Winston Churchill was exposed to painting while on a family vacation in June 1915, at a time when his political career was at a low ebb. He continued to paint in his old age, producing almost 500 images of topics such as his goldfish pond at Chartwell and Marrakesh's landscapes and buildings. He also wrote several books on art.
Churchill began collecting paintings early in life, and by the 1920s he owned many modern works. After World War II, he acquired more modern art. His last purchase was Francis Bacon's portrait of Queen Elizabeth II, which he sent to Buckingham Palace before he died in April 1965.
An avid collector of antiquities and medals, he also commissioned portraits from important artists such as RA Cavafy and JR Tennant.
He is considered one of the greatest orators in history and served as prime minister of England from May 1940 until his death in April 1965.
According to historian John Carey, writing in the International Encyclopedia of Art, "No other single individual has had such an impact on world art as Churchill did during his lifetime."
Carey continues, "His interest in different cultures led him to collect artifacts from all over the world, which are now housed in various museums. This influence can be seen in Churchill's own style of oratory, which reflected his knowledge of different languages and cultures."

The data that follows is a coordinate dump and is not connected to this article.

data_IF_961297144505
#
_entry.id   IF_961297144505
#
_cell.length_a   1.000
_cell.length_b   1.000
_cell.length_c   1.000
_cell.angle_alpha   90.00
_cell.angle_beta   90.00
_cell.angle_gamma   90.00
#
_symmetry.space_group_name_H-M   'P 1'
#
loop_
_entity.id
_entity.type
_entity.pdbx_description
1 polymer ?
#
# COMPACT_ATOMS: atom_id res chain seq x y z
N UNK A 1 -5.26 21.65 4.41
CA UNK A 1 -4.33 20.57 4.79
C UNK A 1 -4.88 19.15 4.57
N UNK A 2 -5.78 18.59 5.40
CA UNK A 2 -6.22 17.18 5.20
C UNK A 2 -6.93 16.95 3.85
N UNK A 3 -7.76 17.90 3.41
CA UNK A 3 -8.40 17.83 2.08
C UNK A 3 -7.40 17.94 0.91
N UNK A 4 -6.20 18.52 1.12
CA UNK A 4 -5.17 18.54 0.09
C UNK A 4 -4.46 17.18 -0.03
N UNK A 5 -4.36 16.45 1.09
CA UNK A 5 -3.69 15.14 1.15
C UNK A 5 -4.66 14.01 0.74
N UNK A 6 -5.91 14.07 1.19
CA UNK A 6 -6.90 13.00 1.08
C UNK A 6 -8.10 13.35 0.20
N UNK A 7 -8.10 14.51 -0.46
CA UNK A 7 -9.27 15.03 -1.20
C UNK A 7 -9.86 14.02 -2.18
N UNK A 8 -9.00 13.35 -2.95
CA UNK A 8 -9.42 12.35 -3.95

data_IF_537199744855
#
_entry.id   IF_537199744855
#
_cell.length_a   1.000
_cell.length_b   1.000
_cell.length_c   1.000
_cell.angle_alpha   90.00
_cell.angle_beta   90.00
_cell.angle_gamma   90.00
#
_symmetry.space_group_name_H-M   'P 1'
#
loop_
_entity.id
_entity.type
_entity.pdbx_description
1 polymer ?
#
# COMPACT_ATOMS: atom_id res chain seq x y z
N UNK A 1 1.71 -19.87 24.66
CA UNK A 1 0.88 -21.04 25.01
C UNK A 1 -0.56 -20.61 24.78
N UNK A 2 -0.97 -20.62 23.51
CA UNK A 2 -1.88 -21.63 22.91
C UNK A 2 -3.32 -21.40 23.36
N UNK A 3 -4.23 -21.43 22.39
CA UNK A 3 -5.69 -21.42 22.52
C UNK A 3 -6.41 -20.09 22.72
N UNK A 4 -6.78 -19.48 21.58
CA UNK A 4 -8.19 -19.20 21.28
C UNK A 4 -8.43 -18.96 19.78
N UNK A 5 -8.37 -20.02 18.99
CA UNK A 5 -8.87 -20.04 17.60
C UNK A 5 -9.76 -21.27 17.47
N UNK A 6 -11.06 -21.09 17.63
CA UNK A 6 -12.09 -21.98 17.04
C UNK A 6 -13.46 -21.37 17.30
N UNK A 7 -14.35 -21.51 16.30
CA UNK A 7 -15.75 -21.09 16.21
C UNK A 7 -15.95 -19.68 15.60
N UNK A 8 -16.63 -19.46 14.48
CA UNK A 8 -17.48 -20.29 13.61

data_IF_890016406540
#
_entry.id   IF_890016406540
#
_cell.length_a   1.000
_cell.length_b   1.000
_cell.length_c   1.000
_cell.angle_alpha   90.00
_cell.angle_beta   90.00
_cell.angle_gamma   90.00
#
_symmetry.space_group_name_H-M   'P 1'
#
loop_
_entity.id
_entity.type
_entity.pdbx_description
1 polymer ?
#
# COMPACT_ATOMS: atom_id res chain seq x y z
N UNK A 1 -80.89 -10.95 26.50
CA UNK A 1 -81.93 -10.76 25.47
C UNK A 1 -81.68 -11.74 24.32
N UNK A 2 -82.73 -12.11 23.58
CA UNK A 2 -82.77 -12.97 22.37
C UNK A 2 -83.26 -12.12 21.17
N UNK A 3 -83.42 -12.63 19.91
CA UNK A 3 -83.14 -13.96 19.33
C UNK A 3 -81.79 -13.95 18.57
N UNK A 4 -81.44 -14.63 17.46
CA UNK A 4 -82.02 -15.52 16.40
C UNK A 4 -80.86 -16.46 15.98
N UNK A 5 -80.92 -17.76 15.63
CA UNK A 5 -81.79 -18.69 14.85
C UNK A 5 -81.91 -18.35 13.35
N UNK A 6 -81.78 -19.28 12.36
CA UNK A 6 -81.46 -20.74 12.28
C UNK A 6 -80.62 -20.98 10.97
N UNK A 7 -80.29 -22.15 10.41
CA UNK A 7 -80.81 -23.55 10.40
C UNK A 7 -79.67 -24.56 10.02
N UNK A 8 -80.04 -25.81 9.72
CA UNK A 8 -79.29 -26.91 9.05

But his approach to painting was diametrically opposed to his approach to writing. While painting was difficult for him, writing came readily to him and was how he made a career for much of his life. Churchill did make a piece during World War II, despite the fact that he only painted in his spare time. He called this piece "The Battle of Britain."
Churchill's father was an attorney who made little money and his mother was a keen socialite who enjoyed hosting dinners and parties. He had a close-knit family who often went on vacation together. At age ten, he moved with his family to London where he lived until he was twenty-one. During this time, he read voraciously and developed an interest in politics and history. He also spent many hours playing sports (especially cricket) with friends at school and in the neighborhood.
After graduating from Harrow School with top marks in all subjects, he decided to pursue a career in politics. He never wanted for money since his father was well-off but he still felt compelled to work hard for what he got. When he wasn't working or studying, he used his free time to paint. He sold some of his works at first but soon became able to pay his bills with the money he made from his paintings.
Churchill began painting as an adult, at the age of 40, after a failed naval raid during World War I cost him the post of First Lord of the Admiralty. Despite this, he was a prolific artist, creating over 500 pieces throughout his career. The demand for the former prime minister's artwork is only growing. One of his most famous paintings, "The Fight Against Slavery" (1869), sold for $4.5 million in 2011.
He kept his talent secret from most everyone except his wife and a few close friends for most of his life. Even after he became prime minister in 1940, he continued to paint as a hobby. He died in April 1965, just before his nineieth birthday.
His son Randolph served as prime minister from 1955 to 1959. Another son, John, was also a painter who exhibited internationally. A daughter, Sarah, married the British photographer Cecil Beaton. Two more children died in childhood.